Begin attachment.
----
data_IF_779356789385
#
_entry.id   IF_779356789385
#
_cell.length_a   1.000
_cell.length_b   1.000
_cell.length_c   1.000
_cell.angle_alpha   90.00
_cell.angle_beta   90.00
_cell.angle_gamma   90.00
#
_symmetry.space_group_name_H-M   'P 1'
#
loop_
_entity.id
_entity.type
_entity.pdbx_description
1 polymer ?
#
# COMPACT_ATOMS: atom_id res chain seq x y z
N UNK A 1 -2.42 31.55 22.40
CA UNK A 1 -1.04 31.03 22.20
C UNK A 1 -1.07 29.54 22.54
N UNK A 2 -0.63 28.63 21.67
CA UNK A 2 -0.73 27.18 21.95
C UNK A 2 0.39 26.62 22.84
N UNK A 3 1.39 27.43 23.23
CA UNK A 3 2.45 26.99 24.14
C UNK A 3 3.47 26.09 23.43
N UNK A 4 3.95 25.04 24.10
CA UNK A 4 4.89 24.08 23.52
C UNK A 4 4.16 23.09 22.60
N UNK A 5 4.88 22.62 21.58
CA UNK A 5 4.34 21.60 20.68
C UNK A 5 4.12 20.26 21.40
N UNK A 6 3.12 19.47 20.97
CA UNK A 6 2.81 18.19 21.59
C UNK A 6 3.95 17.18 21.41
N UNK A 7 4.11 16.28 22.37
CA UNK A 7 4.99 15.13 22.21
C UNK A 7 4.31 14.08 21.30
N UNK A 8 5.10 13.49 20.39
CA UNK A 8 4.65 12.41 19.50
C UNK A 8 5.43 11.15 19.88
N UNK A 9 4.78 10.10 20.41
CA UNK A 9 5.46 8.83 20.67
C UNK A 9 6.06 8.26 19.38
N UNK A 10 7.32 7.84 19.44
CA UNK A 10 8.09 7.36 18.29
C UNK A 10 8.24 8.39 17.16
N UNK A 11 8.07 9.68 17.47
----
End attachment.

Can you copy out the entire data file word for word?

data_IF_779356789385
#
_entry.id   IF_779356789385
#
_cell.length_a   1.000
_cell.length_b   1.000
_cell.length_c   1.000
_cell.angle_alpha   90.00
_cell.angle_beta   90.00
_cell.angle_gamma   90.00
#
_symmetry.space_group_name_H-M   'P 1'
#
loop_
_entity.id
_entity.type
_entity.pdbx_description
1 polymer ?
#
# COMPACT_ATOMS: atom_id res chain seq x y z
N UNK A 1 -2.42 31.55 22.40
CA UNK A 1 -1.04 31.03 22.20
C UNK A 1 -1.07 29.54 22.54
N UNK A 2 -0.63 28.63 21.67
CA UNK A 2 -0.73 27.18 21.95
C UNK A 2 0.39 26.62 22.84
N UNK A 3 1.39 27.43 23.23
CA UNK A 3 2.45 26.99 24.14
C UNK A 3 3.47 26.09 23.43
N UNK A 4 3.95 25.04 24.10
CA UNK A 4 4.89 24.08 23.52
C UNK A 4 4.16 23.09 22.60
N UNK A 5 4.88 22.62 21.58
CA UNK A 5 4.34 21.60 20.68
C UNK A 5 4.12 20.26 21.40
N UNK A 6 3.12 19.47 20.97
CA UNK A 6 2.81 18.19 21.59
C UNK A 6 3.95 17.18 21.41
N UNK A 7 4.11 16.28 22.37
CA UNK A 7 4.99 15.13 22.21
C UNK A 7 4.31 14.08 21.30
N UNK A 8 5.10 13.49 20.39
CA UNK A 8 4.65 12.41 19.50
C UNK A 8 5.43 11.15 19.88
N UNK A 9 4.78 10.10 20.41
CA UNK A 9 5.46 8.83 20.67
C UNK A 9 6.06 8.26 19.38
N UNK A 10 7.32 7.84 19.44
CA UNK A 10 8.09 7.36 18.29
C UNK A 10 8.24 8.39 17.16
N UNK A 11 8.07 9.68 17.47